James “Jim” Murley, the chief resilience officer for climate change for Miami-Dade County, has been attending some of the CLEO forums in the year since his position was created.
He said the county is planning for the long-term impact of sea-level rise with upgrades to the water and sewer system. Additionally, treatment plants that can withstand up to 6 feet of sea-level rise and Category 5 storm surges are currently being designed.
“What’s made CLEO so helpful to us,” he said, “is that they can pull together groups in many of the communities that might not necessarily have the same resources. They arrange the meetings, and myself and people from other departments can go and talk to the citizens directly in their home communities.”
Sea-level rise could threaten the county’s water supply if saltwater intrudes into freshwater, which would compromise the freshwater aquifer. Although the supply should be safe for 40 years, Murley said, “these are not issues that are going to go away.”
Scientist Brian Haus, who’s a professor in the department of ocean sciences at the University of Miami’s Rosenstiel School of Marine and Atmospheric Science, does research on sea-level rise and storm-surge effects on coastal communities. He is on CLEO’s board and has given talks at CLEO’s leadership training presentations.
“I became aware of the work that CLEO was doing to make the public more aware of the threats of climate change in South Florida,” he said of why he wanted to become involved with the organization. “I think CLEO’s impact can be seen in the realization that [sea-level rise is] a problem that we need to address in South Florida.”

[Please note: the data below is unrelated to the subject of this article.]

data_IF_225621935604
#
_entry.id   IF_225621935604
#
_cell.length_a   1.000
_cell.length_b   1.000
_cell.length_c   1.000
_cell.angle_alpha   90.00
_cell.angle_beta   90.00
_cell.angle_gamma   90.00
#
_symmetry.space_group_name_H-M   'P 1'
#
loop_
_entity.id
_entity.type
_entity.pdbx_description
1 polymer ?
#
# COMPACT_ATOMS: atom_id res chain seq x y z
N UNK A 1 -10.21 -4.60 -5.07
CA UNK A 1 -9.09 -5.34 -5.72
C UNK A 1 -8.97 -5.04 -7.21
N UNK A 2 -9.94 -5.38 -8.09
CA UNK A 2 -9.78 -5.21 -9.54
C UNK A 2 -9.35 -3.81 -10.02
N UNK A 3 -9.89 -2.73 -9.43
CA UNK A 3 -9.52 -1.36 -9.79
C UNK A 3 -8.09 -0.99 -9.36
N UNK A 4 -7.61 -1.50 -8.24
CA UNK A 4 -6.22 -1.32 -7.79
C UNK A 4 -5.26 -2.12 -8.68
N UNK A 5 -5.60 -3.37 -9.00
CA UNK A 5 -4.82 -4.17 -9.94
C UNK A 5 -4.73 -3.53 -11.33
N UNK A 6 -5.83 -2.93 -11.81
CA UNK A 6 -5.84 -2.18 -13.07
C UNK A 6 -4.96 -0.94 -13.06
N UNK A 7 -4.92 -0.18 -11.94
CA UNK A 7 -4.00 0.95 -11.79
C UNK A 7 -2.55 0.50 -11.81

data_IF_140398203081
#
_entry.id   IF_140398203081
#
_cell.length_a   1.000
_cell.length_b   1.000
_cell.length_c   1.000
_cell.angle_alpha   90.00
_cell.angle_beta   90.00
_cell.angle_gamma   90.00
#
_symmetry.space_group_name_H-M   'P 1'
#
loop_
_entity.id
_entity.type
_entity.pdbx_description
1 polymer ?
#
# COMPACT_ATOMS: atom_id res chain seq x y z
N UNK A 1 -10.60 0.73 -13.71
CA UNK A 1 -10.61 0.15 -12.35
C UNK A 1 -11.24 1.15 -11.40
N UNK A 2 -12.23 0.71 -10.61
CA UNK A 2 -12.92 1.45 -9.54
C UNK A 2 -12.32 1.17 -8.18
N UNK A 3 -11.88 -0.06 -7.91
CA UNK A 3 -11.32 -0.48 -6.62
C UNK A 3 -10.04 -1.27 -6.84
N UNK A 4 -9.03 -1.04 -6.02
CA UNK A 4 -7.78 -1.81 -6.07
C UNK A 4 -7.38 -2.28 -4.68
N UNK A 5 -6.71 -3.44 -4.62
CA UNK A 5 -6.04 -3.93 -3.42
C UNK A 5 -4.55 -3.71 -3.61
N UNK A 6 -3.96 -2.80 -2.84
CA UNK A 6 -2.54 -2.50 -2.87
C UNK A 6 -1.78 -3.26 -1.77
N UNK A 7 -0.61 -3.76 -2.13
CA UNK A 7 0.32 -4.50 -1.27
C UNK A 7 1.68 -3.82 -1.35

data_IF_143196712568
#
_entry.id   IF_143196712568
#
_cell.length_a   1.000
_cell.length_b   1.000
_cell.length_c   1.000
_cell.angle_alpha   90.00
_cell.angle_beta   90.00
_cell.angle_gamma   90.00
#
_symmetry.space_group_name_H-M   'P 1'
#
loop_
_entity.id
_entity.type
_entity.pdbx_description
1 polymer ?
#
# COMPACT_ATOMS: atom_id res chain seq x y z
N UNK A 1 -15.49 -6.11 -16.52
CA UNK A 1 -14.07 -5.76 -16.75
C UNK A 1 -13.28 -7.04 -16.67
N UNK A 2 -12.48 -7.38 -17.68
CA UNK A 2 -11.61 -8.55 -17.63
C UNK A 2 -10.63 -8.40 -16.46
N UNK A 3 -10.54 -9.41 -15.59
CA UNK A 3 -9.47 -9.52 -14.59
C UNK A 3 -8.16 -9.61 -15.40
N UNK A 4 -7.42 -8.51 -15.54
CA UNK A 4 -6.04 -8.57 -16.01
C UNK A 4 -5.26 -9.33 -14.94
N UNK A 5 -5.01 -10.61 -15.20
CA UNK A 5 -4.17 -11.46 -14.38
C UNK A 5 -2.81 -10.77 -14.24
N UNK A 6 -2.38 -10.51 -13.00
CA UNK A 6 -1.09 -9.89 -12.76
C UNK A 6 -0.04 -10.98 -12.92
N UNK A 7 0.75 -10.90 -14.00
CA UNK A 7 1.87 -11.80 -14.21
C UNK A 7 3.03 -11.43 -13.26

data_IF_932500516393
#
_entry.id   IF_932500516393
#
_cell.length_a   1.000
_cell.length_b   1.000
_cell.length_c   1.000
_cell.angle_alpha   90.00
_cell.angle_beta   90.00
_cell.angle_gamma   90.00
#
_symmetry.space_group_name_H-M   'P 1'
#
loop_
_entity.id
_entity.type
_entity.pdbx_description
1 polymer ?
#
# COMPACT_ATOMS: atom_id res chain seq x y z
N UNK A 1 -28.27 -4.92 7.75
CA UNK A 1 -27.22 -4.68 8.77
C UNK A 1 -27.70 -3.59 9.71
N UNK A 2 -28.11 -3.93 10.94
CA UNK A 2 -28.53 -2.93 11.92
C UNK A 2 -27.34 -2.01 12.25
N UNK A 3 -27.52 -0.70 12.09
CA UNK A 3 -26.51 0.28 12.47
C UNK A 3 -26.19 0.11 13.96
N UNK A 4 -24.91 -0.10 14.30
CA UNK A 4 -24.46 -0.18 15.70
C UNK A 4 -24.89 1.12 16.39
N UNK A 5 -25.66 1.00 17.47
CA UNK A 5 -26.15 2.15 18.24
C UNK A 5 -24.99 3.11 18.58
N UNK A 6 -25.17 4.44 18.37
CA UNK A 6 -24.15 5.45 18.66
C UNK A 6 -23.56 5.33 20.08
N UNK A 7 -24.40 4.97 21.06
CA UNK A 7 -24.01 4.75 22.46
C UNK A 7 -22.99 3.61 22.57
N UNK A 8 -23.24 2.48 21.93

A study from UM shows that in the past decade, flooding in Miami Beach increased 400 percent from high tides, according to University of Miami geophysicist Shimon Wdowinski.
“We are doomed if we do not act immediately,” said Lewis, “and immediate action needs to include complete support for the Paris Agreement, more pressure worldwide decreasing fossil fuels, and understanding that we must keep it in the ground. We have to be outrageous sometimes to shock people into the reality that these are the years of living dangerously, right now. What side of the fight are your descendants or future generations going to look back and figure out that you were on?’”
“Your carbon footprint matters,” said Lewis, “and living your life with as small a footprint as possible is a goal everyone should take on. Also, understanding the power of the purse and the power of the vote: We have to spend our dollars wisely, and we have to not support businesses and industries that are putting the planet in harm’s way. Being an informed voter is a huge deal.”